I will say the expos back then were something. Oh to time travel. **Grin** Doris


    1. Linda, I moved here with friends from college who just had to live in Colorado. I really didn’t care that much. They’re gone and I’m still here. In fact they can’t really get me away. **Grin** Doris


  5. Brilliant! Love the info and I especially like the naming of Leadville when gold and silver was very popular for town names. Lead might have been less lustrous but so practical. 😉


    1. Nancy, you are correct about the lead. I do love sharing the ‘unique’ things about where I live. Perhaps it’s the history lover, or I just think they’re fun. Glad you enjoyed, for I do love it here. Doris


  6. I like CO. Been to the Rockies a few times. Any time I see or hear “Pike’s Peak” I inwardly chuckle. My dad had a battered RV that we drove around the country during the summer. He tried to drive it up Pike’s Peak at a snail’s pace. We had a line of cars behind us and remember cyclist on bikes that may (or may not) have passed us. He eventually pulled over to let cars pass, but we had no more momentum and had to do an awkward turn around.


    1. Travis, I can relate. Although I’ve been to the top of said peak about 7 times, the one I remember was driving up in a 4-cylinder car with three other people. The vehicle in front stopped and we couldn’t get going, so the others piled out and I drove the last 400 yards to the top.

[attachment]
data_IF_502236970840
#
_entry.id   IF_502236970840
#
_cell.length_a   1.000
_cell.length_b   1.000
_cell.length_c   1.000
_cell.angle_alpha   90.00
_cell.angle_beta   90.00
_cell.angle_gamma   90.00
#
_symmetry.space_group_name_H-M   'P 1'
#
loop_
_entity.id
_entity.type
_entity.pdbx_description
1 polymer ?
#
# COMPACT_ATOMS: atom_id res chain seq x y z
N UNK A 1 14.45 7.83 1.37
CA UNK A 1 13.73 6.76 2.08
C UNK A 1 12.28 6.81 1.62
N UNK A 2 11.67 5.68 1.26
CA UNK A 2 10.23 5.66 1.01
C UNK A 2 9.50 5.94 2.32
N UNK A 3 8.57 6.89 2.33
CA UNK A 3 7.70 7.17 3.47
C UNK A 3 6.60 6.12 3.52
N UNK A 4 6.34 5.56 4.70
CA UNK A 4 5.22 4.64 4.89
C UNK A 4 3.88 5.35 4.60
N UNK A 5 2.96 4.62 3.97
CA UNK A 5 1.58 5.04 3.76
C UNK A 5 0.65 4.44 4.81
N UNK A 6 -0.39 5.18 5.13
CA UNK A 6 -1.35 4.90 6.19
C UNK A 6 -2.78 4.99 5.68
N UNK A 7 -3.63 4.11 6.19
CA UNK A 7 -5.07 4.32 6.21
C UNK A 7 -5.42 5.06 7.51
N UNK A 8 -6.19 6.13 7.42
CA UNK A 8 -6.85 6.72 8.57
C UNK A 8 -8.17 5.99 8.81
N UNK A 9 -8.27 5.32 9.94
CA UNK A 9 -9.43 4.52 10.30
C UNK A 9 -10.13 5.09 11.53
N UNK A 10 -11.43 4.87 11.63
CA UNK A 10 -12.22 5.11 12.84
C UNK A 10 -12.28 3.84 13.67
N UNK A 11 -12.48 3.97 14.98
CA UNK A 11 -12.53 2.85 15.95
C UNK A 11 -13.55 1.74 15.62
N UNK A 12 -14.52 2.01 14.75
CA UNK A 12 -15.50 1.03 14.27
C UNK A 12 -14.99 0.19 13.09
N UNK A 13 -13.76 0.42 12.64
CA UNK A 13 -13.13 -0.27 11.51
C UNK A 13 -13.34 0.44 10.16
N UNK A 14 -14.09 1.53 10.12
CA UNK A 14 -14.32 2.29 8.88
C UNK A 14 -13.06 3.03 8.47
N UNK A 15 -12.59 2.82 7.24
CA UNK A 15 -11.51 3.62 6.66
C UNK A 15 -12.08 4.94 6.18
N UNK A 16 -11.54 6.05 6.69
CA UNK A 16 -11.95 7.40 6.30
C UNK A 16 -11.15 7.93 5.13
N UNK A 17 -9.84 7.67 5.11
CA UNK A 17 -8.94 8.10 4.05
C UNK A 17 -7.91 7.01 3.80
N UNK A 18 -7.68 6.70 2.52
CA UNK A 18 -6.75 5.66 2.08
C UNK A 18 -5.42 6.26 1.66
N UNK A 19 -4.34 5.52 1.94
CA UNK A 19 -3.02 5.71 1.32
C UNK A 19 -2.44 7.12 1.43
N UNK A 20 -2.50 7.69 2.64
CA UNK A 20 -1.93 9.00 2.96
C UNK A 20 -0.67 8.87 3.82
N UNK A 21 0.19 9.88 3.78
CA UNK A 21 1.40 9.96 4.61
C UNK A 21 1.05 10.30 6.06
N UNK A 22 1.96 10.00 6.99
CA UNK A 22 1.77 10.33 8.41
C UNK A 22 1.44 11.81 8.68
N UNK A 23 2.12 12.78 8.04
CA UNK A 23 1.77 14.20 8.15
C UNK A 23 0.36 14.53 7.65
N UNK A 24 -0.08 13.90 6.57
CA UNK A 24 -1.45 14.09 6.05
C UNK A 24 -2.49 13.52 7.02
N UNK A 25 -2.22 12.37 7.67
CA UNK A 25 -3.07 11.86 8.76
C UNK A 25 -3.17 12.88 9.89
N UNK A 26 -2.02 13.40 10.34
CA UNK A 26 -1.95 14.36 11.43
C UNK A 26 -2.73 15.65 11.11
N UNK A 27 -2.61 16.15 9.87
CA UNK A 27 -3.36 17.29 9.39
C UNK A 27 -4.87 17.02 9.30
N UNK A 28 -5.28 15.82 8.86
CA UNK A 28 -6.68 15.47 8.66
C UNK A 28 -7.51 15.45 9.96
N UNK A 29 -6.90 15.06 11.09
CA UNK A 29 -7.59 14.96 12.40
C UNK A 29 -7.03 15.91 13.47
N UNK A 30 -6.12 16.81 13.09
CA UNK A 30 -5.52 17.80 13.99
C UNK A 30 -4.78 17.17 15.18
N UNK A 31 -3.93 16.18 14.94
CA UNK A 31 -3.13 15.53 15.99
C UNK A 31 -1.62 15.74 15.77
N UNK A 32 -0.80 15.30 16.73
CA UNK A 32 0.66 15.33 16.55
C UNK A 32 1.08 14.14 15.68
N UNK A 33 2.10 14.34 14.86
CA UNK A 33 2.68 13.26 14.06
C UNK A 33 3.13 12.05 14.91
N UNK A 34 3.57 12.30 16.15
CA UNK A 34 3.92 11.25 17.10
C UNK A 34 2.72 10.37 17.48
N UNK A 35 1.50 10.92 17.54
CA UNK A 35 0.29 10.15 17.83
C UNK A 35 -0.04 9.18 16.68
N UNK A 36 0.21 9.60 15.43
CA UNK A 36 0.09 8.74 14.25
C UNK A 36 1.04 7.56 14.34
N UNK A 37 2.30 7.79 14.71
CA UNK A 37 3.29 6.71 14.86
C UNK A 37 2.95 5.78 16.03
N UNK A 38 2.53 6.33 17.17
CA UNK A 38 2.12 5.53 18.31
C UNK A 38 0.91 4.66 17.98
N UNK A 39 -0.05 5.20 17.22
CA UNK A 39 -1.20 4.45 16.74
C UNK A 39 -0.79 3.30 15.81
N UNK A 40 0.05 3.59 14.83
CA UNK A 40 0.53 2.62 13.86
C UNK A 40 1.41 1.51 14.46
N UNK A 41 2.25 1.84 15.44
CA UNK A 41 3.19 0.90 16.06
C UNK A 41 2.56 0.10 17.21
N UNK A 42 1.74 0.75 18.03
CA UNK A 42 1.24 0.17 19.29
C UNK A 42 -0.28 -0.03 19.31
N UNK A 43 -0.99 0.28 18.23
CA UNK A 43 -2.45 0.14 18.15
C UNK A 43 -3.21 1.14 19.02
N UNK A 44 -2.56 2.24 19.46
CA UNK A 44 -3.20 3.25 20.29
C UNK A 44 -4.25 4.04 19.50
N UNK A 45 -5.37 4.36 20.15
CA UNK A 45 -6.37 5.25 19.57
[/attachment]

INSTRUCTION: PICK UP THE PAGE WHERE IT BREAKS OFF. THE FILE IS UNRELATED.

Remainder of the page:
I confess, once they got me here, they’ve had a hard time getting me to leave. **Smile**. Doris


  7. Interesting facts about Colorado, thanks, Doris! My one memory (and it’s a memory that I’ll treasure forever) is auditioning and qualifying for Ballet West’s summer school in Snowmass. I was 11, my first year of pointe. It was gorgeous and we danced outdoors underneath these huge canopy-like tents. It was incredible to be dancing with these huge mountains looming in the background. It was my first time in CO and I’ll never forget it. What a beautiful state!


    1. Sarah, what a beautiful memory. I could see it in my mind as I read what you wrote. Colorado, like other states has so many things we don’t know, and I for one have this need to share. Doris

      Liked by 1 person

Leave a Reply

Fill in your details below or click an icon to log in: Logo

You are commenting using your account. Log Out / Change )

Twitter picture

You are commenting using your Twitter account. Log Out / Change )

Facebook photo

You are commenting using your Facebook account. Log Out / Change )

Google+ photo

You are commenting using your Google+ account. Log Out / Change )

Connecting to %s